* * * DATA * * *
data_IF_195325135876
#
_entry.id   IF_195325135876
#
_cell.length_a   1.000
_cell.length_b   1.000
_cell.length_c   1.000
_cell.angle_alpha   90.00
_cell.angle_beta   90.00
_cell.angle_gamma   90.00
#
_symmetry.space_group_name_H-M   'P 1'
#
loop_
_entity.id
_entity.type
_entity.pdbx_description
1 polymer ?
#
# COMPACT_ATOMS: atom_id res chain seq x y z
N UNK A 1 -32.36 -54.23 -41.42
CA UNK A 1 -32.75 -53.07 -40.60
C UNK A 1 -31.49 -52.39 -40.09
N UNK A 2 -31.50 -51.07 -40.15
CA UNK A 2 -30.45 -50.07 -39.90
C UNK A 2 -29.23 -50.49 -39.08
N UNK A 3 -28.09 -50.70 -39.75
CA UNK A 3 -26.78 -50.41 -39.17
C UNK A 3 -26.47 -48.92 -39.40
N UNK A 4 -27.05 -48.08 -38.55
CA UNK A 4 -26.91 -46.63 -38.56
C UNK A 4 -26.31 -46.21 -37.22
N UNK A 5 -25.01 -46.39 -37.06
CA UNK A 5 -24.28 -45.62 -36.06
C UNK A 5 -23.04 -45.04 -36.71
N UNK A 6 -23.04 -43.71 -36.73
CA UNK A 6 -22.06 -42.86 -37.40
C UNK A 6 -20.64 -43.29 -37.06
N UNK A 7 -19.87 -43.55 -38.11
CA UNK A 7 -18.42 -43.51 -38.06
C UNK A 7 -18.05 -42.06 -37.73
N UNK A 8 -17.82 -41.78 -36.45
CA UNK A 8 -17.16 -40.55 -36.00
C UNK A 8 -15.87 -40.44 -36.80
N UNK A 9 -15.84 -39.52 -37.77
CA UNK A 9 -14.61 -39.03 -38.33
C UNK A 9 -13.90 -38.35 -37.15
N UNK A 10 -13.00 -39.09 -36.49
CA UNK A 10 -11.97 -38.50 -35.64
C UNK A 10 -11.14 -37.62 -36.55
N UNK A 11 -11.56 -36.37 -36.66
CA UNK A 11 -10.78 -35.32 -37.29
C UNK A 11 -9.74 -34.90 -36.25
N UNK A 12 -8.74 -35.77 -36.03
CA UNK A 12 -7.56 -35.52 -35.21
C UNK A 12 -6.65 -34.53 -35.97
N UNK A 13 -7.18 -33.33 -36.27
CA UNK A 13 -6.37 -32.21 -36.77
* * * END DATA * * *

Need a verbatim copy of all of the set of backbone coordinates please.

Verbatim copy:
data_IF_195325135876
#
_entry.id   IF_195325135876
#
_cell.length_a   1.000
_cell.length_b   1.000
_cell.length_c   1.000
_cell.angle_alpha   90.00
_cell.angle_beta   90.00
_cell.angle_gamma   90.00
#
_symmetry.space_group_name_H-M   'P 1'
#
loop_
_entity.id
_entity.type
_entity.pdbx_description
1 polymer ?
#
# COMPACT_ATOMS: atom_id res chain seq x y z
N UNK A 1 -32.36 -54.23 -41.42
CA UNK A 1 -32.75 -53.07 -40.60
C UNK A 1 -31.49 -52.39 -40.09
N UNK A 2 -31.50 -51.07 -40.15
CA UNK A 2 -30.45 -50.07 -39.90
C UNK A 2 -29.23 -50.49 -39.08
N UNK A 3 -28.09 -50.70 -39.75
CA UNK A 3 -26.78 -50.41 -39.17
C UNK A 3 -26.47 -48.92 -39.40
N UNK A 4 -27.05 -48.08 -38.55
CA UNK A 4 -26.91 -46.63 -38.56
C UNK A 4 -26.31 -46.21 -37.22
N UNK A 5 -25.01 -46.39 -37.06
CA UNK A 5 -24.28 -45.62 -36.06
C UNK A 5 -23.04 -45.04 -36.71
N UNK A 6 -23.04 -43.71 -36.73
CA UNK A 6 -22.06 -42.86 -37.40
C UNK A 6 -20.64 -43.29 -37.06
N UNK A 7 -19.87 -43.55 -38.11
CA UNK A 7 -18.42 -43.51 -38.06
C UNK A 7 -18.05 -42.06 -37.73
N UNK A 8 -17.82 -41.78 -36.45
CA UNK A 8 -17.16 -40.55 -36.00
C UNK A 8 -15.87 -40.44 -36.80
N UNK A 9 -15.84 -39.52 -37.77
CA UNK A 9 -14.61 -39.03 -38.33
C UNK A 9 -13.90 -38.35 -37.15
N UNK A 10 -13.00 -39.09 -36.49
CA UNK A 10 -11.97 -38.50 -35.64
C UNK A 10 -11.14 -37.62 -36.55
N UNK A 11 -11.56 -36.37 -36.66
CA UNK A 11 -10.78 -35.32 -37.29
C UNK A 11 -9.74 -34.90 -36.25
N UNK A 12 -8.74 -35.77 -36.03
CA UNK A 12 -7.56 -35.52 -35.21
C UNK A 12 -6.65 -34.53 -35.97
N UNK A 13 -7.18 -33.33 -36.27
CA UNK A 13 -6.37 -32.21 -36.77